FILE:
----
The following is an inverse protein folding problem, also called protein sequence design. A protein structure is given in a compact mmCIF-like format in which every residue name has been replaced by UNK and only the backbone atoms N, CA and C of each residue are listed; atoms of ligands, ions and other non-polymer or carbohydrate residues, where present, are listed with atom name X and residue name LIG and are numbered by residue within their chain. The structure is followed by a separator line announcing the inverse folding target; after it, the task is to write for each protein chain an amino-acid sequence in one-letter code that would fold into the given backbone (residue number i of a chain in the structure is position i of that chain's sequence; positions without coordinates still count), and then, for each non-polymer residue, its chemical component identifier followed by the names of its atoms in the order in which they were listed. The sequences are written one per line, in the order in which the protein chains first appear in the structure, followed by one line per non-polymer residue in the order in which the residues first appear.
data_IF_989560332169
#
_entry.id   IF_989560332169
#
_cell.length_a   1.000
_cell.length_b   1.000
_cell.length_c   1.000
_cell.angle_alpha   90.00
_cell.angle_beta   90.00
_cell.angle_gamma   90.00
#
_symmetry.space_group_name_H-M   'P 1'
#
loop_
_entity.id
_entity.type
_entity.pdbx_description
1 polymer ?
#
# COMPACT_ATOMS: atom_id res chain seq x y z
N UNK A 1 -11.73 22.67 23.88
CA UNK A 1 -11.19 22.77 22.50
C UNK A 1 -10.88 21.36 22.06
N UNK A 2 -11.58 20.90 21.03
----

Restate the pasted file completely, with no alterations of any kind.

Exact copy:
The following is an inverse protein folding problem, also called protein sequence design. A protein structure is given in a compact mmCIF-like format in which every residue name has been replaced by UNK and only the backbone atoms N, CA and C of each residue are listed; atoms of ligands, ions and other non-polymer or carbohydrate residues, where present, are listed with atom name X and residue name LIG and are numbered by residue within their chain. The structure is followed by a separator line announcing the inverse folding target; after it, the task is to write for each protein chain an amino-acid sequence in one-letter code that would fold into the given backbone (residue number i of a chain in the structure is position i of that chain's sequence; positions without coordinates still count), and then, for each non-polymer residue, its chemical component identifier followed by the names of its atoms in the order in which they were listed. The sequences are written one per line, in the order in which the protein chains first appear in the structure, followed by one line per non-polymer residue in the order in which the residues first appear.
data_IF_989560332169
#
_entry.id   IF_989560332169
#
_cell.length_a   1.000
_cell.length_b   1.000
_cell.length_c   1.000
_cell.angle_alpha   90.00
_cell.angle_beta   90.00
_cell.angle_gamma   90.00
#
_symmetry.space_group_name_H-M   'P 1'
#
loop_
_entity.id
_entity.type
_entity.pdbx_description
1 polymer ?
#
# COMPACT_ATOMS: atom_id res chain seq x y z
N UNK A 1 -11.73 22.67 23.88
CA UNK A 1 -11.19 22.77 22.50
C UNK A 1 -10.88 21.36 22.06
N UNK A 2 -11.58 20.90 21.03